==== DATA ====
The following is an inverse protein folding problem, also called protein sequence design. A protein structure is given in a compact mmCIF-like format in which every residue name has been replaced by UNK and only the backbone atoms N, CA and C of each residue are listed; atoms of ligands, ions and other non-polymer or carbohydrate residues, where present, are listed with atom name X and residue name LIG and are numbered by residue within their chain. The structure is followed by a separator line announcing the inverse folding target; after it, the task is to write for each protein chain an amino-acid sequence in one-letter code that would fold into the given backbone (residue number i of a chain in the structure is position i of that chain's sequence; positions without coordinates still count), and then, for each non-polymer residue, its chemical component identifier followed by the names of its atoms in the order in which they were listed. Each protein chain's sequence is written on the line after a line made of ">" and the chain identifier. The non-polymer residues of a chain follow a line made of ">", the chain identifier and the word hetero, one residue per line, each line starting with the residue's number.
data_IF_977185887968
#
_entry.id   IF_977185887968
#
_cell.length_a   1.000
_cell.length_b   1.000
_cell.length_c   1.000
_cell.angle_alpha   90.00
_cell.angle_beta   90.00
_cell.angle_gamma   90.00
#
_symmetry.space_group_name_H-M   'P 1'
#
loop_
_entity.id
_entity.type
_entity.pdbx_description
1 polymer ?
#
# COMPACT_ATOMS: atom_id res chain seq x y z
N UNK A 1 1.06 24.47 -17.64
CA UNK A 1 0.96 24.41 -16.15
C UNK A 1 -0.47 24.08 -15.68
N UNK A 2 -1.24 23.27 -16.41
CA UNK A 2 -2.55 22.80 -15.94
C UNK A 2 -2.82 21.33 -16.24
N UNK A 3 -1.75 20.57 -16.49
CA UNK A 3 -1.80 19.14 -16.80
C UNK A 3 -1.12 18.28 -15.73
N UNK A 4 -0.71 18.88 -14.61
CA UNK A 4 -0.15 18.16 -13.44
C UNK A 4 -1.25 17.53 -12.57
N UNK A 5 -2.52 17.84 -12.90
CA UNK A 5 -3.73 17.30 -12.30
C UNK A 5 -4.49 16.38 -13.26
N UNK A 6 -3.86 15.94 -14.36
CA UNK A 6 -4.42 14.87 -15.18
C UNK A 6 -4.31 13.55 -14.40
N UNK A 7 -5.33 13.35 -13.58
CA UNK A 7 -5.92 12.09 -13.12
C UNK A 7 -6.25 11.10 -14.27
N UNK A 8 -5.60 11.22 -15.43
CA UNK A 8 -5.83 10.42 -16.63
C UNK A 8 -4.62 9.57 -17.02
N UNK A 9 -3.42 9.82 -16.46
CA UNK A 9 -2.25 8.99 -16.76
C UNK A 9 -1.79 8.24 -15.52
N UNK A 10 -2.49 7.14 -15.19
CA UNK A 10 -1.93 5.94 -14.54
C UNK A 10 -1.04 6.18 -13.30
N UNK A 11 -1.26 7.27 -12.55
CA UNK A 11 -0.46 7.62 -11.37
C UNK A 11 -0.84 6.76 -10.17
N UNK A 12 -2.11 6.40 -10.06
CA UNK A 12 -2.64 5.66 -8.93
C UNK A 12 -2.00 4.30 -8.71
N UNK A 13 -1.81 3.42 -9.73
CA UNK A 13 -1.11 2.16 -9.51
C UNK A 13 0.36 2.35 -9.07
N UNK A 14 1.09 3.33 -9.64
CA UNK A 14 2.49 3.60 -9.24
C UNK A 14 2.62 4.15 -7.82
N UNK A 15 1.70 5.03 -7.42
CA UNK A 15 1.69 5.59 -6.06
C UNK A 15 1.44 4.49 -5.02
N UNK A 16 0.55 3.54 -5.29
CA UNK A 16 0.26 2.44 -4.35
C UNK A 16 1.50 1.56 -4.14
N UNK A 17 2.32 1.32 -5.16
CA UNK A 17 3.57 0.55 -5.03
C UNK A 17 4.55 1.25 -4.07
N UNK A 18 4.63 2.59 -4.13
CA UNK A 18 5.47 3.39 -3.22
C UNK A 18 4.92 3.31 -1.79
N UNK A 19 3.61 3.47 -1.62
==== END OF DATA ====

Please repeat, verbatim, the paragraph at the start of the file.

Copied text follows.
The following is an inverse protein folding problem, also called protein sequence design. A protein structure is given in a compact mmCIF-like format in which every residue name has been replaced by UNK and only the backbone atoms N, CA and C of each residue are listed; atoms of ligands, ions and other non-polymer or carbohydrate residues, where present, are listed with atom name X and residue name LIG and are numbered by residue within their chain. The structure is followed by a separator line announcing the inverse folding target; after it, the task is to write for each protein chain an amino-acid sequence in one-letter code that would fold into the given backbone (residue number i of a chain in the structure is position i of that chain's sequence; positions without coordinates still count), and then, for each non-polymer residue, its chemical component identifier followed by the names of its atoms in the order in which they were listed. Each protein chain's sequence is written on the line after a line made of ">" and the chain identifier. The non-polymer residues of a chain follow a line made of ">", the chain identifier and the word hetero, one residue per line, each line starting with the residue's number.